In this despairing environment, a man named Athelstan Spilhaus came up with a plan for a city he believed could solve all of these crises at once. Called the Minnesota Experimental City, the proposed urban center was to be built entirely from the ground up and was designed using only the latest technology so that it would create no pollution or waste and play host to people who spent their whole lives dedicated to continual learning.
Spilhaus was an ardent and successful evangelist for his city. At the height of its popularity, Spilhaus’s proposal enjoyed the support of the famous architect Buckminster Fuller, NASA, numerous civil rights leaders, and then-Vice President Hubert Humphrey.
“The Experimental City will be unlike other cities or towns that have been built in this way,” Spilhaus wrote in a 1967 journal article outlining his vision for the city. “It will attempt to be a city representing a true cross-section of people, income, business and industry, recreation, education, health care, and cultural opportunities that are representative of the United States.” His essay went on to say that the city’s growth would be capped when it reached its optimum population size, “just as machines are not overloaded when they reach their capacity.” The city would have underground rail systems to transport and recycle waste, infrastructure to support driverless cars, and connected computer terminals—a precursor idea to the internet.
Spilhaus’s background made him a natural fit to design the new American city. He had been a mechanical engineer, a cartographer, an oceanographer, a meteorologist, and finally, an urban planner. He had invented a water temperature and gauge depth device used in submarine warfare during the Cold War, designed the science expo for the 1962 Seattle World’s Fair and was the dean of the University of Minnesota’s Institute of Technology.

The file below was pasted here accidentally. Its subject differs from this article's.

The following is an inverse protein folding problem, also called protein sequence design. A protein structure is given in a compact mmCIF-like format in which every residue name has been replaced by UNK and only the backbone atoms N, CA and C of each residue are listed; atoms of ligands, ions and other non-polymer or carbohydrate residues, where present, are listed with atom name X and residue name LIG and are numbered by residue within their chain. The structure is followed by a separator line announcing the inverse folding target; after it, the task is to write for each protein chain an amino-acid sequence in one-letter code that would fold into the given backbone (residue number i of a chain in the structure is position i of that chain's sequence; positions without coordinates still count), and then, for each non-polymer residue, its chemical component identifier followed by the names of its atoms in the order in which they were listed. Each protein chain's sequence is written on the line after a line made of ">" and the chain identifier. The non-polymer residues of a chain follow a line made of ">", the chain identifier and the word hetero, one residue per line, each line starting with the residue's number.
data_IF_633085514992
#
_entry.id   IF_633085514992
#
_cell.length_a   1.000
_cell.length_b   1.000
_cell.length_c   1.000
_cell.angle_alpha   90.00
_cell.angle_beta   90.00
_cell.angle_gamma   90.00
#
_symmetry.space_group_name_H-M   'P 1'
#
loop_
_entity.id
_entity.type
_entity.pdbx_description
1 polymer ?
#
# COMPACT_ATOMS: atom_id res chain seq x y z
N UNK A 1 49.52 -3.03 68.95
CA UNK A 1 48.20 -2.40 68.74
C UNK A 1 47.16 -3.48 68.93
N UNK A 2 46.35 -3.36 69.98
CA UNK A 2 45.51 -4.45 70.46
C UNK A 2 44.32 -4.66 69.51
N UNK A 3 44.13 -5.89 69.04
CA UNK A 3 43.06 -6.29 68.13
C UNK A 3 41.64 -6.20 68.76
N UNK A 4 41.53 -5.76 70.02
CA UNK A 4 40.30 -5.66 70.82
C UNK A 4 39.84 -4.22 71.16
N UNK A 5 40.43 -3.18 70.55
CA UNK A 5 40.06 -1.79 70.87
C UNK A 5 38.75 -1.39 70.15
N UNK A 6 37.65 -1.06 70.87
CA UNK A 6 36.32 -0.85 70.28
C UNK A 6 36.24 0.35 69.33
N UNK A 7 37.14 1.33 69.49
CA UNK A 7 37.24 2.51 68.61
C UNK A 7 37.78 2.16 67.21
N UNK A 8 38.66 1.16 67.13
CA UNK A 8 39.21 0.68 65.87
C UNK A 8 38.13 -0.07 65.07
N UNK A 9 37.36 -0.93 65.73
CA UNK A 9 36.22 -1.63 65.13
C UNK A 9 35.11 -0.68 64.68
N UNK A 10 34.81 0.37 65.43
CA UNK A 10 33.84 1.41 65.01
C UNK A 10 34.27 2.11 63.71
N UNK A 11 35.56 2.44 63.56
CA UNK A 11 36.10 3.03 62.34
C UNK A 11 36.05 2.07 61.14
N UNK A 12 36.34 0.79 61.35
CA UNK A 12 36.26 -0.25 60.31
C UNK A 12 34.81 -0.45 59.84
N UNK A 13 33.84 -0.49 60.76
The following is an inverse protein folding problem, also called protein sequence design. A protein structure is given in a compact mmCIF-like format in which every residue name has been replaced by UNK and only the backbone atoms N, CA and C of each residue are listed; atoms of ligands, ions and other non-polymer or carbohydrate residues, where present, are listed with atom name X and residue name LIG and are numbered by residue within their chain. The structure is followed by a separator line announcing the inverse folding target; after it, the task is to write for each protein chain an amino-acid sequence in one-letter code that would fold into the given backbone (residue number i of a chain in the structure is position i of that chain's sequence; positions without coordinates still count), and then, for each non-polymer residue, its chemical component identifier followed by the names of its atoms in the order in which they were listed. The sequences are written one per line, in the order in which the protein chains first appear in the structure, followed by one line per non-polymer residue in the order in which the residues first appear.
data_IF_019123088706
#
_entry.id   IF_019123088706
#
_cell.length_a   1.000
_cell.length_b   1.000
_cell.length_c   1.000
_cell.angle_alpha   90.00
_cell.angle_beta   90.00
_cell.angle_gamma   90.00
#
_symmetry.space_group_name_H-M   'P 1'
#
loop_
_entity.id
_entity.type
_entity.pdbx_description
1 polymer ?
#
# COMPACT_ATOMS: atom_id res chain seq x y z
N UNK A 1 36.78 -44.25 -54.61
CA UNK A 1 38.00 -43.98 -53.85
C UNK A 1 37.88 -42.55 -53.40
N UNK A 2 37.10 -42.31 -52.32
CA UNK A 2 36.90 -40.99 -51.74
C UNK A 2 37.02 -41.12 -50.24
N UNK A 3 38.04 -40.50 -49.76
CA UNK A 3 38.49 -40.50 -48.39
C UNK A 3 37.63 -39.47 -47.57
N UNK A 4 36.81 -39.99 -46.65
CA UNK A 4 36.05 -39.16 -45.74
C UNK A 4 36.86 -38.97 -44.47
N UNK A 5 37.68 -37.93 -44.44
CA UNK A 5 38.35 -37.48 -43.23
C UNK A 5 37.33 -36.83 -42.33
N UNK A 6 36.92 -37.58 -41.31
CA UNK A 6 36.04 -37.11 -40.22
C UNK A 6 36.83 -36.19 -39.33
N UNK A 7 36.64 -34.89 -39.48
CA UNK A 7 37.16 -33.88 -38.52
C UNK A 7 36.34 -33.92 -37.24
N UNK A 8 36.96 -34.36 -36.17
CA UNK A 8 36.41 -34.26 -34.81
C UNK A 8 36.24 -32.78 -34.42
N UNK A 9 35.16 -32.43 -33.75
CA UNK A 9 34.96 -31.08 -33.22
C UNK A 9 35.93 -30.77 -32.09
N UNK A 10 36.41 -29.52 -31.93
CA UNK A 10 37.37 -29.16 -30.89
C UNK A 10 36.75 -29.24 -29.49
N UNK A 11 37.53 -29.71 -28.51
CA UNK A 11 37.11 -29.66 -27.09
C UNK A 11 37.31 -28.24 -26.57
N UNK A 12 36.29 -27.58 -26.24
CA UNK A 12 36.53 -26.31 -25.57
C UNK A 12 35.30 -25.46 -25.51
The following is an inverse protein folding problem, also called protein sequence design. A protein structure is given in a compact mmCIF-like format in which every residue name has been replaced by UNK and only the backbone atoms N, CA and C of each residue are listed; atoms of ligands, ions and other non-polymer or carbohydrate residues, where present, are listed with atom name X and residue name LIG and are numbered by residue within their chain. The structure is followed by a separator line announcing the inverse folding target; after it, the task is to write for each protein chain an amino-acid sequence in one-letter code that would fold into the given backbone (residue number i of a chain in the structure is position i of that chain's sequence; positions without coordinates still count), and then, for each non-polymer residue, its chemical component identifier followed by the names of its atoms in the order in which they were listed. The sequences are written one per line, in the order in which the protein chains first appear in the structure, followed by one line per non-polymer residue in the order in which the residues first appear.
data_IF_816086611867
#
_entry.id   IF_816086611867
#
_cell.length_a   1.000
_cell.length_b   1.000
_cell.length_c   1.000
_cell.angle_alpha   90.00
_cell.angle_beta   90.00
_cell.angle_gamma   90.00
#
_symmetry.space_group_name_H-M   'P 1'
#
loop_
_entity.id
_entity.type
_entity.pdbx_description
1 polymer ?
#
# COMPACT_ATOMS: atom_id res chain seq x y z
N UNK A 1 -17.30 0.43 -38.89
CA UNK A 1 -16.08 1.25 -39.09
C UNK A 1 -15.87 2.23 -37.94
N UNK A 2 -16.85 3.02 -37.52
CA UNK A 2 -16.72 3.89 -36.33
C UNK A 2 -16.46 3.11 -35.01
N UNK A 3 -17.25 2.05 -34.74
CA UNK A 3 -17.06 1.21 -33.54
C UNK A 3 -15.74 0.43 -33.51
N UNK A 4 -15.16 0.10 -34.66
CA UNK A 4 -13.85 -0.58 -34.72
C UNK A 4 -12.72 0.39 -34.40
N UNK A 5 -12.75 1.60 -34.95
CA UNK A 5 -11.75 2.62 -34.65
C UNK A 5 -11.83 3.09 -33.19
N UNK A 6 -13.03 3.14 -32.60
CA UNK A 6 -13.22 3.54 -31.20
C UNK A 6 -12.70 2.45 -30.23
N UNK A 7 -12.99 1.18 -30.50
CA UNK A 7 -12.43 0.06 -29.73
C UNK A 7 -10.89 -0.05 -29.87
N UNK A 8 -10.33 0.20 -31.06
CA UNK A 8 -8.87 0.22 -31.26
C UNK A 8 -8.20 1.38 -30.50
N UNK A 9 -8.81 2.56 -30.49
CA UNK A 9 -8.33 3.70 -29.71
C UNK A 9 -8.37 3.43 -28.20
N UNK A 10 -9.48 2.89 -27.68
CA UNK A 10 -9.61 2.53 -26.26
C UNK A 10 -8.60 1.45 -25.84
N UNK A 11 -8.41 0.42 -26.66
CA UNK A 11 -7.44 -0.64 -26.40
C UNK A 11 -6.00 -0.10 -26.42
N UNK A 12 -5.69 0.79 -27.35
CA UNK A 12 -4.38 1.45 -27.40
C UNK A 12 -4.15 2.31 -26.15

And now he was setting out to create the American city of the future. At first, the city’s prospects seemed bright. The Minnesota legislature created the Minnesota Experimental City Authority, which was given the assignment of finding a site for the city by 1973. The committee chose Aitkin County, a little over one hundred miles (161 kilometers) north of Minneapolis.
And it was this momentous choice of location that began the end for the supposed city of the future. Aitkin County residents protested the city, arguing that even with the intention to create no waste or pollution, that would be impossible, and the construction would make their lives unbearable. Between those public protests and a subsequent dip in support in the Minnesota State Legislature, the project lost its funding late in the summer of 1973. This loss of funding coincided with a severe recession, oil shortages, and dips in consumer income and confidence. The optimism of the proposed city seemed extremely out of step with the arduous reality many people faced.
The fact that no one ever broke ground on the city, and the plans for it were exclusively made on paper, may contribute to why history has largely forgotten about it. But a new documentary coming out about the city can at least tell its story, even though its vision never became a reality.